But to proceed with the narrative. After our troops were withdrawn, they were posted to prevent any attempt of the enemy to surprise us, and to prevent the retreat of FLOYD if possible. But our total ignorance of the country and the intense darkness of the night made it impossible to secure all the avenues of retreat. Gen. ROSECRANS himself was up all night long, taking care of his position with jealous and anxious solicitude but notwithstanding his watchfulness, his wily and cowardly foe slipped from his grasp.

Our troops expected to storm the position and take it by sunrise, but before that time it was discovered vacant. FLOYD had slipped off after our troops were withdrawn. He began the evacuation as soon as he discovered that we did not intend to storm him, and by 3 oɼlock the next morning he put the deep and turbulent Gauley, and some miles of rugged road, between himself and our disgusted Army. The wily General sunk the flats and destroyed the trestle bridge by which he had secured his retreat, and we were left on this side, profanely cursing our luck.

Another victory, but not a triumph, had been won by our arms for surely it was a victory for our Army to drive six regiments of rebels, with more powerful batteries than we had in the fight, from a most formidable natural position, strengthened by pallisades and intrenchments. We know FLOYD had six regiments, besides two companies of artillery and considerable cavalry. Ali. only six of his guns were served -- the remainder being reserved in position on his left to protect him against a flank movement. I don't presume that the rebels believe it, but I know that we had not exceeding 4,000 men, all told, in action.

Our troops immediately took possession of FLOYD's camp, in which he had left his own personal baggage, that of his officers and their parade stores, the baggage and blankets of private soldiers, large numbers of muskets, squirrel guns, powder, lead, cartridges, forage, large quantities of commissary stores and some horses and wagons. He took nothing with him, in fact, excepting his guns, part of his tents and rations sufficient to carry him out of our way. It is ascertained that he threw at least a portion of his cannon into the Gauley, and a detachment of troops are now fishing for it. It was apparent that he met with infinite difficulty in crossing the river, and he lost some of his men by drowning. We have ascertained that the trestle bridge which he crossed was only completed the morning before battle. It seems fair to infer, therefore, that he expected a drubbing. * * *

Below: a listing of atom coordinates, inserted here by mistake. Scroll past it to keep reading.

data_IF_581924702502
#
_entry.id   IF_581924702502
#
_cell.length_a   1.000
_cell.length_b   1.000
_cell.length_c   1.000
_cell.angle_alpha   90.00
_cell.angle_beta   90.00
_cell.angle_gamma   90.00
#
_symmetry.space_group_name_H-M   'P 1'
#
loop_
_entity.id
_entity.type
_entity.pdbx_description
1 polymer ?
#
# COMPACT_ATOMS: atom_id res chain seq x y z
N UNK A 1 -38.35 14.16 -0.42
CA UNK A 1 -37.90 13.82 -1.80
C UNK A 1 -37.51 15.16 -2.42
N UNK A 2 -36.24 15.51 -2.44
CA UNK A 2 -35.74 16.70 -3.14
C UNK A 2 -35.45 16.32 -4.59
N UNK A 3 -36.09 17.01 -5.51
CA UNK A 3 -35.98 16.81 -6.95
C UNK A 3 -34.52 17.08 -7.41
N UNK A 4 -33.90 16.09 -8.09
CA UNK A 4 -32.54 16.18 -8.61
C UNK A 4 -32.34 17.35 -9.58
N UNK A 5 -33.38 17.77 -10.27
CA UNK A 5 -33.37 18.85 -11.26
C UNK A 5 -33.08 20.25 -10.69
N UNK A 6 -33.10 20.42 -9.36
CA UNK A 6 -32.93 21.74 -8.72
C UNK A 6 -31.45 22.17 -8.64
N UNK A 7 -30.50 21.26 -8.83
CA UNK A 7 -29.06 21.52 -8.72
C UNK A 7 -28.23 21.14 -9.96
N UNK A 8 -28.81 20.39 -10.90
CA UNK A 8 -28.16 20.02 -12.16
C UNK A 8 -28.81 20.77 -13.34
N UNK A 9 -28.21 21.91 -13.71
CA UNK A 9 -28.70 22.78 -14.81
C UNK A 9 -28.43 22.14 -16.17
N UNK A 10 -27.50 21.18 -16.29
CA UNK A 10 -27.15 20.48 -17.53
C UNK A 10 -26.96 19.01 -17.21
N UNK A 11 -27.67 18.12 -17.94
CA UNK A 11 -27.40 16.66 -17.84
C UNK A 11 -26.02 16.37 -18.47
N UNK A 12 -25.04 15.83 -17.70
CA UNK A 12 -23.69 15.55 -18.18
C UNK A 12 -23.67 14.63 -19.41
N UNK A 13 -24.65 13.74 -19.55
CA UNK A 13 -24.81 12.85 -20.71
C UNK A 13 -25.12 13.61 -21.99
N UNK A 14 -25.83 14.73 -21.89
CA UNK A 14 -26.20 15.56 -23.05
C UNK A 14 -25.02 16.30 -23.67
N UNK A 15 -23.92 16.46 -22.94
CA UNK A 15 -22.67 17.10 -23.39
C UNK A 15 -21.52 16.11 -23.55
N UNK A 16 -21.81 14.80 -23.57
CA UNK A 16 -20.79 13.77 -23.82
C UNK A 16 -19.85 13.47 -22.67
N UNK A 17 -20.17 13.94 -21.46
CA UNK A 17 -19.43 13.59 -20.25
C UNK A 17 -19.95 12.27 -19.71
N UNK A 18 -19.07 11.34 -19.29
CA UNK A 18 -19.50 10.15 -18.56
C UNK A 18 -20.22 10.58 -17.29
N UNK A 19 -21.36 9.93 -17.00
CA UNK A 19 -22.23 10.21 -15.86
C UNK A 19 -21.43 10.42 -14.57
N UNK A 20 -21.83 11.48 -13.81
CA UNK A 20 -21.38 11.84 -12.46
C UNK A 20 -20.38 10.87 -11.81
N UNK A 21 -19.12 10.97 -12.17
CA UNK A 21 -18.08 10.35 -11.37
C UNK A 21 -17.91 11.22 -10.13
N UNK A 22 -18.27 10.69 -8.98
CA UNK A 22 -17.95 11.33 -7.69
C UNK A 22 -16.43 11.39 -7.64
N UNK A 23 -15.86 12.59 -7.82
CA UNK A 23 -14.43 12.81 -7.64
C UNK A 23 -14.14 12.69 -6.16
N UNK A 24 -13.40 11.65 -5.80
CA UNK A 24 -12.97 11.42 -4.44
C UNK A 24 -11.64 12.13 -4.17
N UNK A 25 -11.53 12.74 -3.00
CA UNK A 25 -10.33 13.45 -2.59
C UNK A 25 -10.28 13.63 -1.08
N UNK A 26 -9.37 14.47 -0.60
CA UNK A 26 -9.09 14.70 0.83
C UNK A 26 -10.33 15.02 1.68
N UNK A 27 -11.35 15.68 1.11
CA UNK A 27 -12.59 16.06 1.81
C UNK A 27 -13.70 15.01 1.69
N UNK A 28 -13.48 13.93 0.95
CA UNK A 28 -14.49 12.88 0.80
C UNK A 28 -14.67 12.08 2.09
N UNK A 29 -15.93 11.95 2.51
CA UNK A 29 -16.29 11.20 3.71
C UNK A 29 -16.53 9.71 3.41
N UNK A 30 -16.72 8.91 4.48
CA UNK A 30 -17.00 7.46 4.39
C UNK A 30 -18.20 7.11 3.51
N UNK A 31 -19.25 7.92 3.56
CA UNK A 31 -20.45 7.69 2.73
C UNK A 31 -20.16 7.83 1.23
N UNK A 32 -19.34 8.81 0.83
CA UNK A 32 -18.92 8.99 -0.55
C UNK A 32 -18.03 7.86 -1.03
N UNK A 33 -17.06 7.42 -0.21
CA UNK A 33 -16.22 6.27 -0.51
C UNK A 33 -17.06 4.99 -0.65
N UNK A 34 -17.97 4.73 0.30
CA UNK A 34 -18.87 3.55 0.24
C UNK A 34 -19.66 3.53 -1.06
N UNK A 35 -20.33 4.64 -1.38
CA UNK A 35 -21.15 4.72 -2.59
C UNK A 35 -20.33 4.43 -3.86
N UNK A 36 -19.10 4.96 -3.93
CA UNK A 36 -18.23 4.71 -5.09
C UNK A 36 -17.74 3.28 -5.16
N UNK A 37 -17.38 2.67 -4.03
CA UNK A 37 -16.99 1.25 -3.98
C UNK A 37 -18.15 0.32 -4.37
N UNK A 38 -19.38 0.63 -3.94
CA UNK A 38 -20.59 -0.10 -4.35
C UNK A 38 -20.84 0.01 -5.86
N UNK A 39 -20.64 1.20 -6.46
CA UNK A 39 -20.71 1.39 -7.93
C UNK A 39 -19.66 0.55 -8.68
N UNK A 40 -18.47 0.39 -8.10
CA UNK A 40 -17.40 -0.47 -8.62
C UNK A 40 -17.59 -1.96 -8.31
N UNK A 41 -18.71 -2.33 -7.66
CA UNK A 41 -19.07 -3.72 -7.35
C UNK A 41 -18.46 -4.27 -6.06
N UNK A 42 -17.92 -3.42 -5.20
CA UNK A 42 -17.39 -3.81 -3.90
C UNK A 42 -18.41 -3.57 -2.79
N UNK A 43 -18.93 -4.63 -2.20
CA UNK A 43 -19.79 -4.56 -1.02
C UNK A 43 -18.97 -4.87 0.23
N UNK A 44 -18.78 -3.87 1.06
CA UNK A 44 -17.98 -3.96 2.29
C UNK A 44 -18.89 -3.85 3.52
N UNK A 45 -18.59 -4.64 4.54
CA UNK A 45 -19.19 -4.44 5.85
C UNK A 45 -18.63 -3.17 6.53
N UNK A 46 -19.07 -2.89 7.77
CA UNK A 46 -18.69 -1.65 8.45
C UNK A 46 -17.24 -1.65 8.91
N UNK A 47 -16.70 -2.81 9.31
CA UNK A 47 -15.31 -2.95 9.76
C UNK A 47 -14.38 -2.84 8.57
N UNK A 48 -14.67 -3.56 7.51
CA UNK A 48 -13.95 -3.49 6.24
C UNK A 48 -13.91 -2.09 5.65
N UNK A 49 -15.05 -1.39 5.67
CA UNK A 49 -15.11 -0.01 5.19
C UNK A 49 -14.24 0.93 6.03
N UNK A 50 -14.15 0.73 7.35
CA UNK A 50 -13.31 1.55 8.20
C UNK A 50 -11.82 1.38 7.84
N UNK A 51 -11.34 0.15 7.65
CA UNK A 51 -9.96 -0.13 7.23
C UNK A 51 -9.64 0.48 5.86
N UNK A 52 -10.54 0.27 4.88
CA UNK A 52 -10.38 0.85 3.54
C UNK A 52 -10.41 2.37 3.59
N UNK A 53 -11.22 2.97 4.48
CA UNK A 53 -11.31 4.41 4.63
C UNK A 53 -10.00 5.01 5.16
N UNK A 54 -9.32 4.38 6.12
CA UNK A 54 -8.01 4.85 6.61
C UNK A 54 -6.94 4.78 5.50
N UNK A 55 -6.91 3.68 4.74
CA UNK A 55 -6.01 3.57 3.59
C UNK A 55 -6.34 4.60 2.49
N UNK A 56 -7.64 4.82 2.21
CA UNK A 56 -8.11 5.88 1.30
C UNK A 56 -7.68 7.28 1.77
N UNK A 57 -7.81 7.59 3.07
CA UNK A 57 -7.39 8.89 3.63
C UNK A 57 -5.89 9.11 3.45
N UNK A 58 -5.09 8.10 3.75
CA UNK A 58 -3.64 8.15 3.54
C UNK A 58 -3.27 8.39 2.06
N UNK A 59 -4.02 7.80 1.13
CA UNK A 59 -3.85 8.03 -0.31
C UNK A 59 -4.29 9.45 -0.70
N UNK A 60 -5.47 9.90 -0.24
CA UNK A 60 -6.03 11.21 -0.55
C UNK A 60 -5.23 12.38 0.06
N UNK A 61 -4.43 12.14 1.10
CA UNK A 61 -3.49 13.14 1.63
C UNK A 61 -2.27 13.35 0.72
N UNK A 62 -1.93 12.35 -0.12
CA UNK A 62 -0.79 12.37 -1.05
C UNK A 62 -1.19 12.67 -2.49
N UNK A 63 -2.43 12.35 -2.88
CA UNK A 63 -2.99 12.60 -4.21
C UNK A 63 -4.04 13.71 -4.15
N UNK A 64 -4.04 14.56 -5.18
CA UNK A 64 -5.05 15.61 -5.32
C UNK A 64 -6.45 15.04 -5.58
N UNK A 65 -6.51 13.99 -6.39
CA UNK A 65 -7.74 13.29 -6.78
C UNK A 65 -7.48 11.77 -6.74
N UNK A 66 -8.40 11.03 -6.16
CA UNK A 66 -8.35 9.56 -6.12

The plunder of his camp, which is various, will be divided among the troops. Almost every, officer in camp has been supplied with a rebel trunk. Col. SMITH has FLOYD's trunk, his hat and a pretty little haversack inscribed with the name of the famous J.B., &c.

We do not know how much the enemy suffered. It is presumed that they lost considerably. One of their runaway negroes says they had fifty killed and many wounded. One of our recaptured friends of TYLER's Regiment says they carried wagon loads of dead and wounded across Gauley. A regard for truth prompts me to say that we found no dead within their lines, which goes to display their cowardice more conspicuously.

The conduct of our gallant Buckeye troops -- for they were exclusively from Ohio -- is a theme of admiration. With the exception of a few who straggled from their commands after firing a few rounds, the lads displayed not only the most eager courage, but "staying" qualities which would have delighted veterans. The Generals were delighted with them. The Irish, the Germans and the native born emulated each other in the combat. The gallant Irish of the Tenth, and their daring leader, the chivalrous LYTLE, were probably the most conspicuous in the field because they had the front by right of seniority. But they nobly established their claim to the post of honor. Many instances of personal pluck are related of them, but I have not time to relate them now. The regiment lost eight killed and about forty wounded -- but few of them severely. I cannot understand why they lost no more under the furious fire which they met from the comencement to the close of the fight.